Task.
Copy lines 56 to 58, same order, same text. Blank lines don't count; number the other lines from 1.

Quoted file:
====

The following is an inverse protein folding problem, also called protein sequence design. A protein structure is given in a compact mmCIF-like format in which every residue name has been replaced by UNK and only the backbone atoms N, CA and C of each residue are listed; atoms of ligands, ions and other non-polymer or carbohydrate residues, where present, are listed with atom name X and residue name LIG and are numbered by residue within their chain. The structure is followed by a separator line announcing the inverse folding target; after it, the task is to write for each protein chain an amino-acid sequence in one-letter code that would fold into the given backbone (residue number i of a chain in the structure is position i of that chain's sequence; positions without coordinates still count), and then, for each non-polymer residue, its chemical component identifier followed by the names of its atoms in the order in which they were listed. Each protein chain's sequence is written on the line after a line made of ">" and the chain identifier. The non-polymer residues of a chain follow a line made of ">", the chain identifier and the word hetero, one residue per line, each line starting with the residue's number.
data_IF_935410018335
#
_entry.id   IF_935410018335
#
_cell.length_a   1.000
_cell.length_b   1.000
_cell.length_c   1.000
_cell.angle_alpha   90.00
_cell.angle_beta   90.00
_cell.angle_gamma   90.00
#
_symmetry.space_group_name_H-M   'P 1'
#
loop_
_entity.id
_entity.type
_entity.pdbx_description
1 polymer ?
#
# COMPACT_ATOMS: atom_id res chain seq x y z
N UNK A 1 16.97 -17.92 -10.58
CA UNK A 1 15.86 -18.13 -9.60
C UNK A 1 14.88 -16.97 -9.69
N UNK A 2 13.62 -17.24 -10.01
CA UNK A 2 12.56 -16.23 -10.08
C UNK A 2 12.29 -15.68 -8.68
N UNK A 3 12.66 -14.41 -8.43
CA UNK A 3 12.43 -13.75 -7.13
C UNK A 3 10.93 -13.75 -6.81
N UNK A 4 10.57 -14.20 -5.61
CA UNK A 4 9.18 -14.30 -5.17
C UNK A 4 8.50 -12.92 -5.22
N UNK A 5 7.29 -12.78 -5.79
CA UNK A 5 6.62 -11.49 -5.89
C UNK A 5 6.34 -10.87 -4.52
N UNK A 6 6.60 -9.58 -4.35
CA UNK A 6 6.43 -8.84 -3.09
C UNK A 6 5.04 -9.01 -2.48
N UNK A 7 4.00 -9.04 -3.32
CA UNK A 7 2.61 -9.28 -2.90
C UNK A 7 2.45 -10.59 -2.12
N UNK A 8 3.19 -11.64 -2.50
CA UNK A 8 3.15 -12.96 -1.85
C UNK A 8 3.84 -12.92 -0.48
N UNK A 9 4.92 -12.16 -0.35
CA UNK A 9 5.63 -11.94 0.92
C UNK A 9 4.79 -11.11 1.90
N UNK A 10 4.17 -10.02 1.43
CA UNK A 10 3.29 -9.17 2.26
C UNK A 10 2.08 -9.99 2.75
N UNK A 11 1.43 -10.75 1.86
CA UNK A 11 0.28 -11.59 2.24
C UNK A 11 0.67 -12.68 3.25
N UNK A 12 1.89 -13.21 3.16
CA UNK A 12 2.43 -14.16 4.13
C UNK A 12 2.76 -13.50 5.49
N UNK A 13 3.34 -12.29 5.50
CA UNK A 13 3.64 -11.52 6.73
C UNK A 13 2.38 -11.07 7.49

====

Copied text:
CA UNK A 12 2.43 -14.16 4.13
C UNK A 12 2.76 -13.50 5.49
N UNK A 13 3.34 -12.29 5.50